The Fear of Breathing is a powerful, remorseless and often desperately harrowing selection of real-life stories from the current uprising in Syria; an unfinished revolution that is changing by the day. It deploys the verbatim testimony of interviewed Syrians; largely those demonstrating, then rebelling against Bashar al-Assad’s Ba’ath regime at great personal cost.
Syria is marked by excess: the most sophisticated, urbane, sectarian, secular and resilient of the paranoiac police states of the Arab world and this attains palpable, fearful existence in this production: hence the work’s title. State repression, and iron-willed, organized, Stasi- style coercion is emphasised, but we aren’t shown how much of the Ba’ath regime’s popularity has been fostered by Syria’s ideological claim to be the only stalwart defender of the Palestinians (refusing a deal with Israel on the conquered Golan), and the unfaltering foe of America and western imperialism. The play gives us little, if any, historical context.
If you’ve already been upset by disturbing news footage and newspaper accounts of the situation in Syria then you should expect more of the same, but this time staged relentlessly, which may or may not make you feel closer to the Syrian’s flesh and blood lives. The cast do their utmost to bring these stories to visceral and intense life – though I was unsure of the wide-range of northern British accents deployed throughout. As a realist strategy to confer immediacy and verisimilitude, the voices are staged directly, as if we are the interviewer, which problematically heightens the sense of uncomfortable confrontation and a pleading for a response. The set is a blasted room with moveable iron mesh screens and is used to show various prison cells in which some grimly staged torture occurs, but bearing in mind the highlighting of the role of social media in the early days of demonstrations, there was surprisingly little attempt to work this factor into the scenography; the actual use of TV screens seemed curiously old-fashioned and broadcast news dependent.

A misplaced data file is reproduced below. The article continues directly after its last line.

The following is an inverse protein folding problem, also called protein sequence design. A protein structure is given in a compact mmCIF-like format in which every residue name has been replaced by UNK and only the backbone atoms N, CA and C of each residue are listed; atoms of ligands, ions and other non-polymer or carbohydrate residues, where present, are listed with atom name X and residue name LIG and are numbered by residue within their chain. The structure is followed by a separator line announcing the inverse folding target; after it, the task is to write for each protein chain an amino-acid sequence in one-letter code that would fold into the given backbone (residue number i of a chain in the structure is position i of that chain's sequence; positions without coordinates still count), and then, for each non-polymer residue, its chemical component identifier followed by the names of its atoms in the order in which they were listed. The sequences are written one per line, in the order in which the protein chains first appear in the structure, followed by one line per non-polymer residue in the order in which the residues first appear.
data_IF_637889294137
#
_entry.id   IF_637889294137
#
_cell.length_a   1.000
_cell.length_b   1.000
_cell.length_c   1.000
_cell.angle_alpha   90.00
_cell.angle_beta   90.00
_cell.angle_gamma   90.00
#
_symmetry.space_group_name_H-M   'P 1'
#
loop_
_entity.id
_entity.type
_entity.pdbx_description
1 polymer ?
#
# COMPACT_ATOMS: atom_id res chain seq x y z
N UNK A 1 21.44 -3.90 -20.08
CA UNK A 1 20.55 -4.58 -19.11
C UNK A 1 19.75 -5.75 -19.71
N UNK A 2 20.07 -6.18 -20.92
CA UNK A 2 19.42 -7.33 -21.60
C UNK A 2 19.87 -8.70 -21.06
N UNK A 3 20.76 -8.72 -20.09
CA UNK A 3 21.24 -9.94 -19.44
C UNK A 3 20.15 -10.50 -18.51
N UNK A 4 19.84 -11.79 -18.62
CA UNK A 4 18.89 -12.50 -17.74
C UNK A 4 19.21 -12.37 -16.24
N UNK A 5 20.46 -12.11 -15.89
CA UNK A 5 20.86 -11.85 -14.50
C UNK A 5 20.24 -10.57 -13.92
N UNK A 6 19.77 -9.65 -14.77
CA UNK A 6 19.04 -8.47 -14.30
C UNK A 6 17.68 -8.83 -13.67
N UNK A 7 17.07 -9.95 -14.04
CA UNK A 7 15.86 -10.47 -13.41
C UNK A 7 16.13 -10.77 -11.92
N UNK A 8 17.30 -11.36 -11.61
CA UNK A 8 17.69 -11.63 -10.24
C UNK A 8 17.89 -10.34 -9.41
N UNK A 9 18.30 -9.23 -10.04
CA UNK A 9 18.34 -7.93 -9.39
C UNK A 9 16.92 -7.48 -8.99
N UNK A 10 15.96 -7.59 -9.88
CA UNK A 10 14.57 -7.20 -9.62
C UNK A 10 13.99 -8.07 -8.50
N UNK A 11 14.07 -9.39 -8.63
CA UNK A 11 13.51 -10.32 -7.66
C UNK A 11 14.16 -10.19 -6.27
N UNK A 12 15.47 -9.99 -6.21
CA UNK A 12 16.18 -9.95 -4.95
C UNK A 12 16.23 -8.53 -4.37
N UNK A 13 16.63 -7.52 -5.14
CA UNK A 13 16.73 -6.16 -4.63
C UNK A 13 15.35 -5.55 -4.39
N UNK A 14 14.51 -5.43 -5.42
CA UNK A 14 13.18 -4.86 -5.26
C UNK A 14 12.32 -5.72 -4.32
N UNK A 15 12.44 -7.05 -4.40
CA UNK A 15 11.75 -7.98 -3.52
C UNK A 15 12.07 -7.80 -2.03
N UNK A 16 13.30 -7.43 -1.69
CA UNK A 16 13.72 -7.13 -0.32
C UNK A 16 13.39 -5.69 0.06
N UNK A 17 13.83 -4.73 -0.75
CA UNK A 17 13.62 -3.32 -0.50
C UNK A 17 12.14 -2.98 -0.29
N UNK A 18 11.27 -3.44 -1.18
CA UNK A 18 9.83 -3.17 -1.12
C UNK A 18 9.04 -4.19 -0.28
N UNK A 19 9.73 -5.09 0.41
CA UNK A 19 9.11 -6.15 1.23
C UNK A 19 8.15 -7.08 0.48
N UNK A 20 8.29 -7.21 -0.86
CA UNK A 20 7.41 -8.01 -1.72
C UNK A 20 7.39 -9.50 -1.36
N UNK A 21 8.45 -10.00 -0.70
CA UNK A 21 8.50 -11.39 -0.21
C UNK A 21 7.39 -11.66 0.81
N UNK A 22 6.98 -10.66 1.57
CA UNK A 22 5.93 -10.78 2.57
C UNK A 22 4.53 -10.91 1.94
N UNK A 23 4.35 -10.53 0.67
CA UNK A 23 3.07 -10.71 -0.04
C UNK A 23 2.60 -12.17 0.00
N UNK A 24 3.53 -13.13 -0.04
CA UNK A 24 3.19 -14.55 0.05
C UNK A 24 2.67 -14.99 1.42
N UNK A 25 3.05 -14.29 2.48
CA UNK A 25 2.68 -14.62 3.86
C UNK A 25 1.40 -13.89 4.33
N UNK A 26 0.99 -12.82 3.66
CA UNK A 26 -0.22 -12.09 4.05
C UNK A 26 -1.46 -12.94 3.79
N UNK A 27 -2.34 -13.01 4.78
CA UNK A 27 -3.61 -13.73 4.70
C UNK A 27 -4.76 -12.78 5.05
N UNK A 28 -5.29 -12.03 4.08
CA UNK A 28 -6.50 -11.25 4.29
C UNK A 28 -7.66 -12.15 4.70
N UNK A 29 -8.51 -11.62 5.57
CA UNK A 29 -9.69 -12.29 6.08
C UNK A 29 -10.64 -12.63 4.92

There is relatively little in the way of pro-regime voices (a few additional minor ones exist in the original play-script), though there is David Broughton Davis’ Peter, a wealthy Christian Syrian hotel owner who grows over the course of the play to question the regime’s own media, but doesn’t give up his love for his president. The lack of voices supporting the regime deprives us of any idea why the Ba’ath regime has lasted so long, or why it still has supporters in Syria and elsewhere and makes the play rather one-sided and dependent on a reductive logic of sectarianism for such an explanation.
Snippets of TV broadcasts serve to show Kofi Annan and British and American politicians talking (oddly neither French nor Arabs appear), and roundly point out the West’s failure to act (presumably beyond extensive sanctions). But there are no pro-regime voices from Russia, China or Iran, although these have all been most pointed in their support for Assad and their deep distrust of the West and Arab League’s plans for what is viewed as opportunistic regime change and settling of old scores.